For more than 50 years the Hollywood Western was a staple of the film industry. I don't know if comic book movies will last nearly as long, but this is a genre that isn't going away anytime soon. Besides, for all his popularity, The Duke didn't sell nearly as many toys as Batman does. Posted Image
"Quite an experience to live in fear isn't it? That's what it is to be a slave."

#2 of 227 OFFLINE   Cory S.

Cory S.

    Supporting Actor



  • 983 posts
  • Join Date: Sep 07 2004

Posted May 05 2007 - 09:06 AM

Terry,

Marvel's last few films have almost run this genre into the ground, if you ask me. I mean, if you really look at it, Marvel hasn't a great film released since Spider-Man 2...that was three years ago.
"Because he's the hero Gotham deserves.  But, not the one it needs right now.  So, we'll hunt.  Because he can take.  Because, he's not a hero.  He's a silent guardian, a watchful protector.  A DARK KNIGHT."

#3 of 227 OFFLINE   TerryRL

TerryRL

    Producer



  • 3,977 posts
  • Join Date: Sep 12 2001

Posted May 05 2007 - 09:18 AM

Cory, believe me when I say that I get where you're coming from, but the only thing studio execs are looking at is all the money they're making from these movies. While many bemoan how X3 turned out, it remains the biggest hit of the X-Men franchise. Both "Daredevil" and "Ghost Rider" were crucified by fans and critics alike, yet both did extremely well at the box office. "Daredevil" even had stronger-than-expected DVD sales prompting the studio to talk about doing another one (with a new leading man). Nicolas Cage is said to be close to inking a deal to do a "Ghost Rider" sequel tentatively set for a '09 release.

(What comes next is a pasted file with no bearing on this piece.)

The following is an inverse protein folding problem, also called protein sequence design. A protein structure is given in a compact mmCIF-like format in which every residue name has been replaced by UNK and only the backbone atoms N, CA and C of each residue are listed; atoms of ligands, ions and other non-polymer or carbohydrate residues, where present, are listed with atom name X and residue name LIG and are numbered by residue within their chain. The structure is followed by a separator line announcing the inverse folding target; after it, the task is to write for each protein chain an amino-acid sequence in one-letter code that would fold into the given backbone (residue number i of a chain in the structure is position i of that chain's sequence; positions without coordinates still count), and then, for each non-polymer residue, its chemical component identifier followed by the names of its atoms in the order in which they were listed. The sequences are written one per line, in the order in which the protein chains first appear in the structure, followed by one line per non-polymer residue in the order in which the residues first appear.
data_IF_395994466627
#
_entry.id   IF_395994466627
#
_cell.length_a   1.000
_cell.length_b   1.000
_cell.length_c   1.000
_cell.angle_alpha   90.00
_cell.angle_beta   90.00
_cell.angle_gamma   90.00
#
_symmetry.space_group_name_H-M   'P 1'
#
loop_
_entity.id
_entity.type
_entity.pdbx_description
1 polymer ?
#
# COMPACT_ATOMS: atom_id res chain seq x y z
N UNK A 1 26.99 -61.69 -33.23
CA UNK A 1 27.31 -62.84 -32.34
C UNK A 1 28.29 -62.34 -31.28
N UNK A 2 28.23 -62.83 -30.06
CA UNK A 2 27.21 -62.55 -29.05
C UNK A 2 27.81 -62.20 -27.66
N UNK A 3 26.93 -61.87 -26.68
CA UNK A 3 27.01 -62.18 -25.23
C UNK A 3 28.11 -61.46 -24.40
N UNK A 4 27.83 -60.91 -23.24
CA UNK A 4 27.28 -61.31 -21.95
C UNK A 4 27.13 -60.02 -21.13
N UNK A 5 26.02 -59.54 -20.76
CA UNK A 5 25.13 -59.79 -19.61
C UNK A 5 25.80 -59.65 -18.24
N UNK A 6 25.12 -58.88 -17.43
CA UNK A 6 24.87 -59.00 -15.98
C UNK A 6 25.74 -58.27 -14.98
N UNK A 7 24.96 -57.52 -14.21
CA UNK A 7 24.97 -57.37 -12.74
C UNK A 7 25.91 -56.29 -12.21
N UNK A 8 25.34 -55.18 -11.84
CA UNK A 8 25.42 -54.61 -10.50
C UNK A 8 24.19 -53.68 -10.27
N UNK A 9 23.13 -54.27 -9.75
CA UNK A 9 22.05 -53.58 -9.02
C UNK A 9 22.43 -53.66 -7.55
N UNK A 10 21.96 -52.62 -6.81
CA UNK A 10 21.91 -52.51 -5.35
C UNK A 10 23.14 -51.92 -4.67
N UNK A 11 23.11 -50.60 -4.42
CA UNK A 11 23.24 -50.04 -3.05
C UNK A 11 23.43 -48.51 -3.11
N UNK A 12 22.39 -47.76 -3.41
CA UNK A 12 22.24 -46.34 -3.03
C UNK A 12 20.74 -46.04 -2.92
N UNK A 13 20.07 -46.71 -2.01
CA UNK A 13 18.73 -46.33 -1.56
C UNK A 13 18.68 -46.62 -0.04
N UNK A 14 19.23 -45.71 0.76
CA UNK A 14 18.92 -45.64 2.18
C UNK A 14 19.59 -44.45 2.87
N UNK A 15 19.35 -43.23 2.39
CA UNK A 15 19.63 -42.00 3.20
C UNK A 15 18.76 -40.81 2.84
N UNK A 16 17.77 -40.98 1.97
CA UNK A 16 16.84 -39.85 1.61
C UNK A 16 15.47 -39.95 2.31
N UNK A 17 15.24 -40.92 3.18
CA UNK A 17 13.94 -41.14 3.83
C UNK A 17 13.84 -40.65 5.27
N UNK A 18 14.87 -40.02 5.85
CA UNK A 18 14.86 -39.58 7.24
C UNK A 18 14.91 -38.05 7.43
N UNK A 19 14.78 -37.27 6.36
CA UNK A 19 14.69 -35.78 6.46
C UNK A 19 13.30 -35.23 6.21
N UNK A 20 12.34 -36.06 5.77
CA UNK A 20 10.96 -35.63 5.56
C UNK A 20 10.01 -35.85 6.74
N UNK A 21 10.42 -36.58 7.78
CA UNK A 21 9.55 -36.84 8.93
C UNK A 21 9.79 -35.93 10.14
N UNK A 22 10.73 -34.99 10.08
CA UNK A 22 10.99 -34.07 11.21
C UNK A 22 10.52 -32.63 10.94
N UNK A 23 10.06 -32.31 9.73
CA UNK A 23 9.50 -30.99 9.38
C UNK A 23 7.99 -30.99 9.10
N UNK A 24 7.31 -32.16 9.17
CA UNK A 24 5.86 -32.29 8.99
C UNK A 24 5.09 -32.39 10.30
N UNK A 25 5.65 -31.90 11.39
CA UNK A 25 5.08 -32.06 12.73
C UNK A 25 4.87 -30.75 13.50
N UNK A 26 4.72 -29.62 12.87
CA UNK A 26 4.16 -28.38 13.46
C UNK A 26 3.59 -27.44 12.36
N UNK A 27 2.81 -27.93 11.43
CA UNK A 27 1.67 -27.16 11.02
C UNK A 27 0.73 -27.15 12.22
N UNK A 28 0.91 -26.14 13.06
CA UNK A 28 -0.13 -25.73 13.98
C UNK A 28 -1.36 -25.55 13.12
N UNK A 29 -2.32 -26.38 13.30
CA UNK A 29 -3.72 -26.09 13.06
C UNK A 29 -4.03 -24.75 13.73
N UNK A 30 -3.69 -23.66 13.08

The studios aren't looking at these properties for their creative challenges, they're only interested in the billions of revenue these things generate. As fans of these films, all we can do is hope that the studio hires the right people to do them. I do think the studios hire more good people to helm these things than bad. For every Joel Schumacher there are guys like Chris Nolan, Sam Raimi, and Bryan Singer.
"Quite an experience to live in fear isn't it? That's what it is to be a slave."

#4 of 227 OFFLINE   Cory S.

Cory S.

    Supporting Actor



  • 983 posts
  • Join Date: Sep 07 2004

Posted May 05 2007 - 09:41 AM

Terry,

I know. It's just frustrating that it goes like this (apart of my post has alot to do with the fact that I just came from seeing Spider-Man 3.).